RALEIGH-The six protesters arrested while rallying against immigration policies in October brought their message to the Wake County Detention Center on Thursday.

The group walked out of a meeting about 287(g), a partnership between the sheriff's office and the Immigration and Customs Enforcement.

"The majority of people who end up in deportation are not the quote unquote criminals that they are seeking to deport, but are actually people, who have come into contact with law enforcement often through no fault of their own," said protester Angeline Echeverria.

Thursday morning, the six protesters appeared in court on charges of impeding traffic and resisting police while protesting in front of Governor Pat McCrory’s executive mansion on October 29th.

"I will never regret fighting for my community so I am very glad we did it,” said protester David Salazar. “I am very glad that we are part of history. "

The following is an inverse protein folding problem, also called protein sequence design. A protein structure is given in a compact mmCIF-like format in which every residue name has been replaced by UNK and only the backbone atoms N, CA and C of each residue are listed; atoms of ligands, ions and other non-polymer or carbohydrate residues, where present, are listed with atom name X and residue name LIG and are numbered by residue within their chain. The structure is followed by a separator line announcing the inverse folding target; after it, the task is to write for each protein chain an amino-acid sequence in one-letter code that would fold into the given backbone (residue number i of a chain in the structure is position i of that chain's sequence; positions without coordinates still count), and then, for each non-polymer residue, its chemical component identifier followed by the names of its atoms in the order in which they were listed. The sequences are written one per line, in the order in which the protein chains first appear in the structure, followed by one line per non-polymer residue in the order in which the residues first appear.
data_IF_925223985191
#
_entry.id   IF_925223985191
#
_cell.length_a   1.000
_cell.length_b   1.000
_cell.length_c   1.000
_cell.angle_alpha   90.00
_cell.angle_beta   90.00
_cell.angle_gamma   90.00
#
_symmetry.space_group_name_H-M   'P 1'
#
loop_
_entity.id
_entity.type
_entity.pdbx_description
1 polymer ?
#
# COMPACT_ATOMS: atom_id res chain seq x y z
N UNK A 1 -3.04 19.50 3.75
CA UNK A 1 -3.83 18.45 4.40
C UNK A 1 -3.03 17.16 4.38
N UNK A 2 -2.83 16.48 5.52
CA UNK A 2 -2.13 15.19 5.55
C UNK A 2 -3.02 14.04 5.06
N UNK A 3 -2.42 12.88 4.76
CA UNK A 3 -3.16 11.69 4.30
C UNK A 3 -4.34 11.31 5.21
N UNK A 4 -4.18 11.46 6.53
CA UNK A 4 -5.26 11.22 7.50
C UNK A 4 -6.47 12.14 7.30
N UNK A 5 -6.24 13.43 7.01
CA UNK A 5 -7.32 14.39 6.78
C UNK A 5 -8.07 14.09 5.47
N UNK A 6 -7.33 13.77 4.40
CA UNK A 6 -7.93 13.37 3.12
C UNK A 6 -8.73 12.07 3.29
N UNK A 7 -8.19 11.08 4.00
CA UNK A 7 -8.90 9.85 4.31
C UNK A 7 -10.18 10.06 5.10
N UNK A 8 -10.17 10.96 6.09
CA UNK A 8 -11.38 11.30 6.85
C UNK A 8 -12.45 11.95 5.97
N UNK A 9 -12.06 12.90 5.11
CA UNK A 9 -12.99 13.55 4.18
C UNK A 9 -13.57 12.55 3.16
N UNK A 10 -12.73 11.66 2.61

The group says the immigration laws unfairly target the low-income and immigrant population by limiting acceptable forms of id, expanding E-verify, and banning sanctuary policies.

"It is an assault to the dignity of our community, a threat to public safety, and out right in-efficient," said protester Ivana Gonzalez.

Wake County Sheriff Donnie Harrison commended the efforts his deputies do with the 287(g) program, saying their No. 1 goal is to keep  everyone safe.

"I wish the system was better myself. I wish there was a way that the good people could get drivers' licenses, the good people could stay here and work. It would make my life 100 percent better,” said Sheriff Harrison.  

The protesters are expected back in court on Feb. 15.